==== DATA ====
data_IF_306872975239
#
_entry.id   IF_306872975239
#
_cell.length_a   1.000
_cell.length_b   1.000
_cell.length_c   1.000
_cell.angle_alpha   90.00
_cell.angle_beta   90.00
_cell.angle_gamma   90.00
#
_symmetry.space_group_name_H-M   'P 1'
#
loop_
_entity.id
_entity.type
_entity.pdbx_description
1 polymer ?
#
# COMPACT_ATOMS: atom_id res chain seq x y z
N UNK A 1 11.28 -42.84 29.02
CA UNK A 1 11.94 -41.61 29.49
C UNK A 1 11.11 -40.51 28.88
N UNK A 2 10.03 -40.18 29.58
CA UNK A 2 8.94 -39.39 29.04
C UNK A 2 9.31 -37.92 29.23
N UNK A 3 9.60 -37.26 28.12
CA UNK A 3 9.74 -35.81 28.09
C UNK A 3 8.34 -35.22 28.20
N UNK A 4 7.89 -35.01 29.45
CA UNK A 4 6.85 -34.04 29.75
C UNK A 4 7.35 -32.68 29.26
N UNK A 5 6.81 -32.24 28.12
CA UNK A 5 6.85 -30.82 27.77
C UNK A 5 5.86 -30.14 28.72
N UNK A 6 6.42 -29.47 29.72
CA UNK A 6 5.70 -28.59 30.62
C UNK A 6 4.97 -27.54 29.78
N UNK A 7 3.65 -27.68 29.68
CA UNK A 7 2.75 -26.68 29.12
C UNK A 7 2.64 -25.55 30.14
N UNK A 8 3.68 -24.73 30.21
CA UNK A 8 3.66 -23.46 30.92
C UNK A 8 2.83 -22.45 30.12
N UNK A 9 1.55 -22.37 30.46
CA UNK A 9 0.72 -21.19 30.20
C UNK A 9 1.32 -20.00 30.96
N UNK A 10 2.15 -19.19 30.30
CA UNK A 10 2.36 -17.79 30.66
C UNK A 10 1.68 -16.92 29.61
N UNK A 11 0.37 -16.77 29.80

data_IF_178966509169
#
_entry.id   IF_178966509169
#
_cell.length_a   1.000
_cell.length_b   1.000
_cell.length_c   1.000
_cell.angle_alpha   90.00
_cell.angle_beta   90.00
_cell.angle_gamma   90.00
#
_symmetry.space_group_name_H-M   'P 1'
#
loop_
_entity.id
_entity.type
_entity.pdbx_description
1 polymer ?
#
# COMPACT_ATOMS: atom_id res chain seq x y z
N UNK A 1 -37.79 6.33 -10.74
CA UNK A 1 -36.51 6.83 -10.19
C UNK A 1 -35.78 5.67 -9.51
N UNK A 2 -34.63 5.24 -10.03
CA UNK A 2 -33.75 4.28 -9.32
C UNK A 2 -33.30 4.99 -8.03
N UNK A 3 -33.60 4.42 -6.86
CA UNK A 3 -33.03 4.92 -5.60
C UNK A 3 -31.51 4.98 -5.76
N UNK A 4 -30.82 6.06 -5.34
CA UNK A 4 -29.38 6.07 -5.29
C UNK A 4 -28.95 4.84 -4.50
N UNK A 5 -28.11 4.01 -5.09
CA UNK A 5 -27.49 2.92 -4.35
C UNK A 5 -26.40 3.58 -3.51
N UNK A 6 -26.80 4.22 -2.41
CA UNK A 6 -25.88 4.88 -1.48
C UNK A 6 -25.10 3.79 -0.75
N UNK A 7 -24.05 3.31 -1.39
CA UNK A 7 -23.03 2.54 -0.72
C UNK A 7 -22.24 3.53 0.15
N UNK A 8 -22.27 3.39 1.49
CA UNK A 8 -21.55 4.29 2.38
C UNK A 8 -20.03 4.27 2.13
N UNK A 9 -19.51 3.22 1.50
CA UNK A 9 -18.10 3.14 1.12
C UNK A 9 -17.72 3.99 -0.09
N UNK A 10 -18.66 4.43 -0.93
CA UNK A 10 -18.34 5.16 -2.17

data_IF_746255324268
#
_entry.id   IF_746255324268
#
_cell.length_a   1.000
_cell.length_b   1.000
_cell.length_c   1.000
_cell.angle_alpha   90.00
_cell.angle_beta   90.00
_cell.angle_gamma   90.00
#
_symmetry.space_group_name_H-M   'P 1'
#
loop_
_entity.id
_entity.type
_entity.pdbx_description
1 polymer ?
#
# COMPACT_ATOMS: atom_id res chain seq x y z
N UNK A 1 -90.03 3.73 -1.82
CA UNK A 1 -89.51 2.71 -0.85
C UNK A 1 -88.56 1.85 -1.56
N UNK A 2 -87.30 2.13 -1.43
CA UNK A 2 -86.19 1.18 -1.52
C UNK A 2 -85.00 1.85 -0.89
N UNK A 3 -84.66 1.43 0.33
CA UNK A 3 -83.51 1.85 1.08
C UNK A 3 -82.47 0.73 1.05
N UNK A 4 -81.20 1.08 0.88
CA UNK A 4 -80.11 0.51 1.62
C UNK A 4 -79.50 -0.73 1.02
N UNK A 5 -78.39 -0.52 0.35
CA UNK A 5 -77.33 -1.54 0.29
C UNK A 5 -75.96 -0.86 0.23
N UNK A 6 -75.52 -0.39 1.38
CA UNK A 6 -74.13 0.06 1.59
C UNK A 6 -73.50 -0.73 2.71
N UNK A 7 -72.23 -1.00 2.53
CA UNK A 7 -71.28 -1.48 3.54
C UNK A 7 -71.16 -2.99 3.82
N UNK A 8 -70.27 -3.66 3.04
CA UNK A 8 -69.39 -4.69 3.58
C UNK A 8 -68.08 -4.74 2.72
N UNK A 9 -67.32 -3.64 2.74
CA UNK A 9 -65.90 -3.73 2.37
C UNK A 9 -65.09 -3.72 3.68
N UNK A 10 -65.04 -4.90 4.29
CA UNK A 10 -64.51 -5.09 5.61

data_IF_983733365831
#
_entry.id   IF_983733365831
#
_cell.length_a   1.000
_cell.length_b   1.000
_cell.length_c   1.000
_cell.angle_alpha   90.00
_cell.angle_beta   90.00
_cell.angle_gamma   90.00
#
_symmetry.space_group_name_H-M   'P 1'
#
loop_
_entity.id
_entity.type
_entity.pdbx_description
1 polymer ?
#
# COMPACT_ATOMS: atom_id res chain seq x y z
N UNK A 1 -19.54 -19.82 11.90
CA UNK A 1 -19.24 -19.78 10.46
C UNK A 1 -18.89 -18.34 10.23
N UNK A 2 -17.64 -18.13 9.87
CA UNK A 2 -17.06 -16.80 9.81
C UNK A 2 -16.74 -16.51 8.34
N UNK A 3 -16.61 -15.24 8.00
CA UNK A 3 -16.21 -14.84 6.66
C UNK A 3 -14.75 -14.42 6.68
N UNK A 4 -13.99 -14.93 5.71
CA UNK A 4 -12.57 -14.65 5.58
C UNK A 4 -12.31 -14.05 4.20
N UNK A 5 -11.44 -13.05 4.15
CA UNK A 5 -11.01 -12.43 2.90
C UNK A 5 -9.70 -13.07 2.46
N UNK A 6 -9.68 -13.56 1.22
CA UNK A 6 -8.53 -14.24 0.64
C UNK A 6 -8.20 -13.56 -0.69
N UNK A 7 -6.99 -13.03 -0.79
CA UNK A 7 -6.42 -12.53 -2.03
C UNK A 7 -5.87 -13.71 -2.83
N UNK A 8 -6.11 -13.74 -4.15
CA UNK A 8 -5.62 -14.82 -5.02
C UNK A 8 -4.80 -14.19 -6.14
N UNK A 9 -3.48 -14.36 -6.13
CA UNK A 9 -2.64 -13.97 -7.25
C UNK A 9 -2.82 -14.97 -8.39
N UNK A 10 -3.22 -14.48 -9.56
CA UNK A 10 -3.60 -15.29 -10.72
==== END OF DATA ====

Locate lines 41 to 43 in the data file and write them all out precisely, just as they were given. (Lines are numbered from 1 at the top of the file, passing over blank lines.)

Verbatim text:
C UNK A 7 2.64 -25.55 30.14
N UNK A 8 3.68 -24.73 30.21
CA UNK A 8 3.66 -23.46 30.92